UK car production declined -29.3% in 2020, to 920,928 units, according to the latest figures issued by the Society of Motor Manufacturers and Traders (SMMT). December, output was down -2.3% to 71,403, with some firms affected by border closures and thus component supply issues. This rounded off a dreadful year, the worst since 1984 for UK car makers, with the pandemic chiefly responsible for the decline. Manufacturing operations were severely disrupted throughout 2020, with lockdowns and social distancing measures restricting factory output, Brexit uncertainty continuing until Christmas Eve and depressed market demand in key export destinations.
Production for overseas buyers fell -29.1% in the year, to 749,038 units, while output for the UK also fell in double-digits, down -30.4% to 171,890. Even amid the global pandemic, exports continued to drive UK car manufacturing, however, with more than eight in 10 of all cars made shipped overseas. Reinforcing the importance of avoiding ‘no deal’ tariffs with Europe, the EU remained the UK’s biggest export destination, taking a 53.5% share, despite volumes falling -30.8% to 400,460 units.
The Brunel Centre for Advanced Solidification Technology (BCAST) has joined a major new multi-million-pound project to help design new light-weight battery casings for the next generation of electric cars.
Funded by £3.3m from Innovate UK, LIBERATE – Lightweight Innovative Battery Enclosures using Recycled Aluminium Technologies – aims to use high-strength, low weight aluminium alloys to design a battery enclosure that is 30% lighter than current designs, whilst reducing material costs by up to 60%.
Nissan will build EV batteries in the UK in order to comply with the terms of the Brexit deal and has committed to the future of its Sunderland factory.
Batteries for the top-rung 62kWh version of the Leaf electric hatchback are currently produced in the USA and imported to the UK, while lower-capacity 40kWh units are built at Sunderland by Chinese firm Envision Group, which will also handle production of the larger units.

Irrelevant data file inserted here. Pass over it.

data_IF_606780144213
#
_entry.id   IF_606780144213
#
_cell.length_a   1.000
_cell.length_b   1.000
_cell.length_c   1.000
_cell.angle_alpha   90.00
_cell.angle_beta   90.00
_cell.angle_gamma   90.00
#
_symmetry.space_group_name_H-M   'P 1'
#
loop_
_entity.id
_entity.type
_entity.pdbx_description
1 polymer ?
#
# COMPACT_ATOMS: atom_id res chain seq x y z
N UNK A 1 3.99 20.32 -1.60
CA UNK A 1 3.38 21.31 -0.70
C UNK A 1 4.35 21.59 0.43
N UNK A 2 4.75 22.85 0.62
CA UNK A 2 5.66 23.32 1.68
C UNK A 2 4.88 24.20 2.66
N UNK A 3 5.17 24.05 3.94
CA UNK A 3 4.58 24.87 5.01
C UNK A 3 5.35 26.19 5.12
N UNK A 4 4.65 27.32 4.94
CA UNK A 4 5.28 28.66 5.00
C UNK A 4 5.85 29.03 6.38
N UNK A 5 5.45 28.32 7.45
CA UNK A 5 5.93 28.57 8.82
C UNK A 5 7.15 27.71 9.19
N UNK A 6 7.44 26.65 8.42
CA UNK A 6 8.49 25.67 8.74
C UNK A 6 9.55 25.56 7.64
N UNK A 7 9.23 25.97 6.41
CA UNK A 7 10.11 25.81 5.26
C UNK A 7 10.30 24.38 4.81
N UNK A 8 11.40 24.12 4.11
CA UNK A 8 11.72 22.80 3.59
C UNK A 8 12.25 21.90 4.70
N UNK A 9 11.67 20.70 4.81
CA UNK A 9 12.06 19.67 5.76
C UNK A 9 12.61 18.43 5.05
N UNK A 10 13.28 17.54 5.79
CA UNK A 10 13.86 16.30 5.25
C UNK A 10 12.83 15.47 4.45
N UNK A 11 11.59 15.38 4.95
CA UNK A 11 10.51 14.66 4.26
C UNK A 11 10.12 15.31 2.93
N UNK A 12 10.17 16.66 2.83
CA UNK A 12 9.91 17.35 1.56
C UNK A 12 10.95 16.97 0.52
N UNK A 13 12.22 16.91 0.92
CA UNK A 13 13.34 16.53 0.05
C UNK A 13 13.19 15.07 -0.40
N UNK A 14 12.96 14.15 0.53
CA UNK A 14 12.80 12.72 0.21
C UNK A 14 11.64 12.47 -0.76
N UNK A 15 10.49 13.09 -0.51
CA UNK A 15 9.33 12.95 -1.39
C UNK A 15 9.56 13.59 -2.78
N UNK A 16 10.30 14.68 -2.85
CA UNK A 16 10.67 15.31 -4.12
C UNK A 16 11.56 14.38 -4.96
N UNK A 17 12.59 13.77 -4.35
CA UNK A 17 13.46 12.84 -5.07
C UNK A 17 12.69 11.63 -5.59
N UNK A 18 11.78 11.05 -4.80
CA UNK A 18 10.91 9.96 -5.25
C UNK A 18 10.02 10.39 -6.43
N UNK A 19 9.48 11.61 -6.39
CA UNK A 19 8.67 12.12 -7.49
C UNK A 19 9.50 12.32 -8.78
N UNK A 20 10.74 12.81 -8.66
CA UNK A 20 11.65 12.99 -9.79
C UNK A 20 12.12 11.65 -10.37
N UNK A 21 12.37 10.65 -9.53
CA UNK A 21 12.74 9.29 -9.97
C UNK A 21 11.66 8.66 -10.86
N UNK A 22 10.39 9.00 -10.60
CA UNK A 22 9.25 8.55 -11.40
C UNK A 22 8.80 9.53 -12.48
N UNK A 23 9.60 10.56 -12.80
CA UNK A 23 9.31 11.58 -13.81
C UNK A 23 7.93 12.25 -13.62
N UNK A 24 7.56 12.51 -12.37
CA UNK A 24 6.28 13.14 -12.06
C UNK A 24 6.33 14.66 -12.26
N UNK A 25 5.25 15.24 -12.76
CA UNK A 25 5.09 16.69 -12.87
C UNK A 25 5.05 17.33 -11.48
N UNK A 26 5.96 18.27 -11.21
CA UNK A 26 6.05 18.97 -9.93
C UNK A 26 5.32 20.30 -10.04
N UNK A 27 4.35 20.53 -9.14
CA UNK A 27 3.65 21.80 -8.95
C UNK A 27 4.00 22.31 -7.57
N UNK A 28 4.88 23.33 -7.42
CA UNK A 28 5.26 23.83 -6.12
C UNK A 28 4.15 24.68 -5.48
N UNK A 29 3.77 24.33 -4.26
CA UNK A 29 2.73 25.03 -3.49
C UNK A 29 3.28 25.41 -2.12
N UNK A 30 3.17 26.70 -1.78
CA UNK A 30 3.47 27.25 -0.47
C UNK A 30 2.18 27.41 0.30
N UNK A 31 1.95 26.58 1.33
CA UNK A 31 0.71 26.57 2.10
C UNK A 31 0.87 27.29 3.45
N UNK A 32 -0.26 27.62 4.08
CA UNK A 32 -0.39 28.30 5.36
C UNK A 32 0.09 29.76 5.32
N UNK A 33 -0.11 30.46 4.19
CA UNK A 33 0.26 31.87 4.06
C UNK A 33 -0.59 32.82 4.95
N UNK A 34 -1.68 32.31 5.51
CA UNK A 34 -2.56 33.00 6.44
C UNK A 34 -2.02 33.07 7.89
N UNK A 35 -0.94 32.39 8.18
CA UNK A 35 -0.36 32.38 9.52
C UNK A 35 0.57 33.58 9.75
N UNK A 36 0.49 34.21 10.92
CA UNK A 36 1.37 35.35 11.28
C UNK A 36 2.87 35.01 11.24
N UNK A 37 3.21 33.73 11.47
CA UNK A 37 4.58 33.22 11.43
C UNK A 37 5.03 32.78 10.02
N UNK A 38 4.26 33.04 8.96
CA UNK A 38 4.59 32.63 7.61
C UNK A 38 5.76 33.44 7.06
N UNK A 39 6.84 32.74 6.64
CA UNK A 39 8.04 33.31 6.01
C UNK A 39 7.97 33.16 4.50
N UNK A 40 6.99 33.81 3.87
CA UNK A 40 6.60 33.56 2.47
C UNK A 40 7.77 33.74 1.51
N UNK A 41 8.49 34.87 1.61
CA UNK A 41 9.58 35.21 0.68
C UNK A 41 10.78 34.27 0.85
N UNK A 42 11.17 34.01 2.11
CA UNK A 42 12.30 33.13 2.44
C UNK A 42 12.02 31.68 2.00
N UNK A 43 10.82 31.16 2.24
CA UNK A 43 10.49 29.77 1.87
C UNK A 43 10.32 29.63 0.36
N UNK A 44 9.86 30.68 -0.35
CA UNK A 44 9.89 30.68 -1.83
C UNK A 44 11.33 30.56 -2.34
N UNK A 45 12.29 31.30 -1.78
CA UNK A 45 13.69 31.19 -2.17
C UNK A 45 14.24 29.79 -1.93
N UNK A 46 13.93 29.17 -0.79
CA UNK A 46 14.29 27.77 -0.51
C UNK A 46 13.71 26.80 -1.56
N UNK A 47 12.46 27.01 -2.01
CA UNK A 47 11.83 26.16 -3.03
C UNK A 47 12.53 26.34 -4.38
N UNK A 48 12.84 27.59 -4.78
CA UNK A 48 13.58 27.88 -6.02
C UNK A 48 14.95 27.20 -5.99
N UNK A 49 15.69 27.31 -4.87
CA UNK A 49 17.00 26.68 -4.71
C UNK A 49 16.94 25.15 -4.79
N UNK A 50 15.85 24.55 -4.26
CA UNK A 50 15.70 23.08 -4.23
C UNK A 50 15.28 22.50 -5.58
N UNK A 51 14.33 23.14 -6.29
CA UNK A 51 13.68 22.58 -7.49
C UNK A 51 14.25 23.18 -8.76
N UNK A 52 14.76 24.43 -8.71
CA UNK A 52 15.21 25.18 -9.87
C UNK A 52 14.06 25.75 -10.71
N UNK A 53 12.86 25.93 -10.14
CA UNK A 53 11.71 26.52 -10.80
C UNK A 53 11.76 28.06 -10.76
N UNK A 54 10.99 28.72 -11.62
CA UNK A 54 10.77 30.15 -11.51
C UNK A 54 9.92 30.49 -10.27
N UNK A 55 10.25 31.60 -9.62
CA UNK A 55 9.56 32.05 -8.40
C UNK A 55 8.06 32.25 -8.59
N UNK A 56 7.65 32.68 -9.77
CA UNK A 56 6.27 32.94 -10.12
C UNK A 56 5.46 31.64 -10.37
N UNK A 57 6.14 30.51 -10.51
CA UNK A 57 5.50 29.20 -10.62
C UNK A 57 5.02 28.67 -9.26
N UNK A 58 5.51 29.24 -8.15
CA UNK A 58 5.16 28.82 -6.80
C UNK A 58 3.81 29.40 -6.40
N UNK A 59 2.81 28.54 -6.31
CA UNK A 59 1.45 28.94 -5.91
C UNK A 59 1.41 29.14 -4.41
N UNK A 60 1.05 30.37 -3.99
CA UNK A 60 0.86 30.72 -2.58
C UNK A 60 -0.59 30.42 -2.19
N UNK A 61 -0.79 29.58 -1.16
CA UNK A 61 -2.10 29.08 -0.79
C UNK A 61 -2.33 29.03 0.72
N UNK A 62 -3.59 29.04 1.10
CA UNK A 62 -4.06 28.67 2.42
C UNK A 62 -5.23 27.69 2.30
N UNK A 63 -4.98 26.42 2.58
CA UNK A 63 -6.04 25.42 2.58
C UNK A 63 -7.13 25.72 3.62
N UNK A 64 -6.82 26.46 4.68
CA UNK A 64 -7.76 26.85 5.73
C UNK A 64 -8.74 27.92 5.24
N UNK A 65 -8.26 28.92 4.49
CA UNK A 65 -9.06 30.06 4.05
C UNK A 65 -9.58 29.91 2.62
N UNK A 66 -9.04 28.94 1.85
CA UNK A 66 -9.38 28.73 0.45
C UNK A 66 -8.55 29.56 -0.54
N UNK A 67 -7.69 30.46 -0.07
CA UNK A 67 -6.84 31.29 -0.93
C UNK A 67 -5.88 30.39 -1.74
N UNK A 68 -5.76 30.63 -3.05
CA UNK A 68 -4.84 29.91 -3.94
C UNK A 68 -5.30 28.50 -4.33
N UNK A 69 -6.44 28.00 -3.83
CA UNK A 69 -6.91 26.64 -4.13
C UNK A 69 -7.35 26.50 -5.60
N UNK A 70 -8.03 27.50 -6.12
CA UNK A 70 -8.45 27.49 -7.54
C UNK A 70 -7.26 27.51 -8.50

Shifting all battery production to the UK will mean Nissan avoids incurring tariffs on the 70% of Leaf models built for export under the terms of the new trade deal, which states that at least 55% of a vehicle’s material value must come from the UK or EU to avoid penalties.
Speaking to the BBC, Nissan chief operating officer Ashwani Gupta said: “The Brexit deal is positive for Nissan. Being the largest auto maker in the UK, we are taking this opportunity to redefine auto-making in the UK.”
The head of Vauxhall’s parent company has warned that it will no longer invest in pure diesel or petrol cars at its Ellesmere Port plant.
Carlos Tavares said the future of the Cheshire plant depended on where his company, Stellantis, decided to make new-generation of electric vehicles.
He said a decision would be made in the next few weeks, and depend on the UK government’s support of the car sector.
Over 1,000 people work at the plant, with many more in the supply chain.
Burnaston-based Toyota says it achieved a record-breaking performance in the UK new car market in 2020, despite the challenges of the Covid-19 pandemic.
Year-end results show it achieved its highest market share yet at 5.19 per cent; highest share of the passenger car market at 5.6% and its highest share as a group (including Lexus) at 5.9%.
Although sales volume was reduced, Toyota’s decline of -12.6% was the lowest among volume manufacturers and significantly less than the -29.4% fall recorded by the UK market as a whole.
Within the past year, Toyota also recorded its best individual monthly market shares in March and September – the critical registration plate-change months – across the board for Toyota passenger cars, total Toyota brand vehicles and the Toyota (GB) group.
Jaguar Land Rover (JLR) will steer a consortium-led initiative to make electric vehicles (EVs) lighter while also enabling larger batteries to be fitted to increase range.
JLR will help deliver the Tucana project – a four-year programme that will replace some aluminium and steel components of EVs with composites such as carbon fibre. It is believed that these composites will be able to handle increased torque generated by bigger batteries while reducing the overall weight of the car – improving efficiency and reducing carbon emissions as a result.
The project states that more than 4.5 million tonnes of CO2 emissions could be prevented between 2023 and 2032.
Norton, the motorbike manufacturer is closing its Castle Donington base and moving to a new manufacturing plant in Solihull.
The new facility, on Solar Park, is the result of a multimillion-pound investment by Norton’s Indian parent company TVS Motor Company, which says it will be the most advanced in the 122-year-old motorcycle brand’s history.
Fifty jobs will be created with the prospect of more to follow, says Norton. Commissioning is near completion and opening is expected in Q1 of this year.
The premises will be the central hub for all of Norton operations, providing a permanent base for all staff. The new headquarters will be home to design, engineering, purchasing, sales, marketing, and support teams as well as the skilled production team that is resuming manufacture of motorcycles.
Some of the specialist tooling and equipment previously used by Norton has been carried over to the new site in Solihull, but the site is benefiting from substantial new investment.